Kellogg Co. did not, as a matter of law, acquiesce to Exxon Corp.’s use of a cartoon tiger mark in connection with the sale of non-petroleum products, the 6th U.S. Circuit Court of Appeals held April 6, reversing a summary judgment for the oil company (Kellogg Co. v. Exxon Corp., 6th Cir., Nos. 98-6237, 98-6360, 4/6/00).

Kellogg and Exxon both use cartoon tiger trademarks to promote their products. Kellogg began using its “Tony the Tiger” mark in 1952 and registered the mark in the U.S. Patent and Trademark Office for a “cereal-derived food product to be used as a breakfast food, snack food, or ingredient for making food.” Exxon started using its “whimsical” tiger in 1959 to promote motor fuel products. It registered this mark with the PTO in 1965 and used it heavily in an advertising campaign that ran from 1964 to 1968.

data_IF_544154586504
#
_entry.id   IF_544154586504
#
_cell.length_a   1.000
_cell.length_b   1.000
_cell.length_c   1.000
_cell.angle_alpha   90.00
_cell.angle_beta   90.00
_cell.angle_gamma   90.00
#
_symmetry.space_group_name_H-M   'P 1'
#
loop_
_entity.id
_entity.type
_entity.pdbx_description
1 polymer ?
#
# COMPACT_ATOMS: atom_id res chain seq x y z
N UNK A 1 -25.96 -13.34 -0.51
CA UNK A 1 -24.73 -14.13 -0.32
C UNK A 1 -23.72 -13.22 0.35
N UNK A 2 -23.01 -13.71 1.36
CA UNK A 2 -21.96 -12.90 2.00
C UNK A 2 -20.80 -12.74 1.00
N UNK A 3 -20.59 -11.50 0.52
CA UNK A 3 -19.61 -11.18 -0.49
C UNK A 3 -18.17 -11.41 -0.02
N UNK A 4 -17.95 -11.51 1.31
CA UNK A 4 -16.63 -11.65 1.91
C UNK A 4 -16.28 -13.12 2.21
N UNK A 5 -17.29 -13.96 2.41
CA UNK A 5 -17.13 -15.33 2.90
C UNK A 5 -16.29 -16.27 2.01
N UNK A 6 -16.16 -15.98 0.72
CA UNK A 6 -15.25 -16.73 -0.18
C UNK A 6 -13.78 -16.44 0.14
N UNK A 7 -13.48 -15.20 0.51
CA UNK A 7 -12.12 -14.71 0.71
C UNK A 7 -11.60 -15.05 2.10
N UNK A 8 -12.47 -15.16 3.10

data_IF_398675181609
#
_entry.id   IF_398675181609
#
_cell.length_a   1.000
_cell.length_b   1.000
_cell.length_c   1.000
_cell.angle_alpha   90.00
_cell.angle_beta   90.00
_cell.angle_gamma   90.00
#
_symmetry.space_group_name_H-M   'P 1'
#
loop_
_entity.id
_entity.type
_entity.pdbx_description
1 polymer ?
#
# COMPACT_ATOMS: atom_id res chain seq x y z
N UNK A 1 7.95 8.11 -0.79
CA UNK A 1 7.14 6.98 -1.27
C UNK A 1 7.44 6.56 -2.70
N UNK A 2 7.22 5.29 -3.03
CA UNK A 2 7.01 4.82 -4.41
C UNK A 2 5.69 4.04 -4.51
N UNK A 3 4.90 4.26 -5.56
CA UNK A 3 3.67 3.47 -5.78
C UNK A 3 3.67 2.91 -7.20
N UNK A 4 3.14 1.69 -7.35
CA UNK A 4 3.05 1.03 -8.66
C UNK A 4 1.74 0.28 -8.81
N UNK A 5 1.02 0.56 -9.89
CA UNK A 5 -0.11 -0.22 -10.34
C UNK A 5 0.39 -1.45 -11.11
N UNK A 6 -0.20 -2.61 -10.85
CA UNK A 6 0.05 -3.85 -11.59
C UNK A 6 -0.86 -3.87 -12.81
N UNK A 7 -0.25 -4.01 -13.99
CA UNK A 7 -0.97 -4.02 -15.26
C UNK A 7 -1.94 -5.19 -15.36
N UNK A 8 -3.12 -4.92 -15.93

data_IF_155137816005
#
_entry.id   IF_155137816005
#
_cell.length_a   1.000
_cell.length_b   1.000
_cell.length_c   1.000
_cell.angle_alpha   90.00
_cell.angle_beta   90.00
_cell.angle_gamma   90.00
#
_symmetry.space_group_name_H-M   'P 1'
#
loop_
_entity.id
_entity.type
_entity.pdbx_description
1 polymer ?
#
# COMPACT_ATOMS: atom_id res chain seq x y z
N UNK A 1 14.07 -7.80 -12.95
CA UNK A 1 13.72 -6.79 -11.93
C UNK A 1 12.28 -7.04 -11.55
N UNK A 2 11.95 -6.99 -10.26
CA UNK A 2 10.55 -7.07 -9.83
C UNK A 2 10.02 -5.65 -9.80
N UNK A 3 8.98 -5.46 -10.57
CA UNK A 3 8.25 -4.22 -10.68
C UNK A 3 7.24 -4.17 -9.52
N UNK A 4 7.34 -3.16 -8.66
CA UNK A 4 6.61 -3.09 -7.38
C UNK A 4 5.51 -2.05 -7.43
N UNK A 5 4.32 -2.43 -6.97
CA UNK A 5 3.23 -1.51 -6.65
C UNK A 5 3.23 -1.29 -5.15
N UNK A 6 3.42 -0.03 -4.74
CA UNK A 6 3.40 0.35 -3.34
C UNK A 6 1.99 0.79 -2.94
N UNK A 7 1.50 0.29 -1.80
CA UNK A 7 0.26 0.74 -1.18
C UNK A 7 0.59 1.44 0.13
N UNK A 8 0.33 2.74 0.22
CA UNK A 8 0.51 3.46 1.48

This content has been archived. It is available through our partners, LexisNexis® and Bloomberg Law.

LexisNexis® and Bloomberg Law are third party online distributors of the broad collection of current and archived versions of ALM's legal news publications. LexisNexis® and Bloomberg Law customers are able to access and use ALM's content, including content from the National Law Journal, The American Lawyer, Legaltech News, The New York Law Journal, and Corporate Counsel, as well as other sources of legal information.

For questions call 1-877-256-2472 or contact us at [email protected]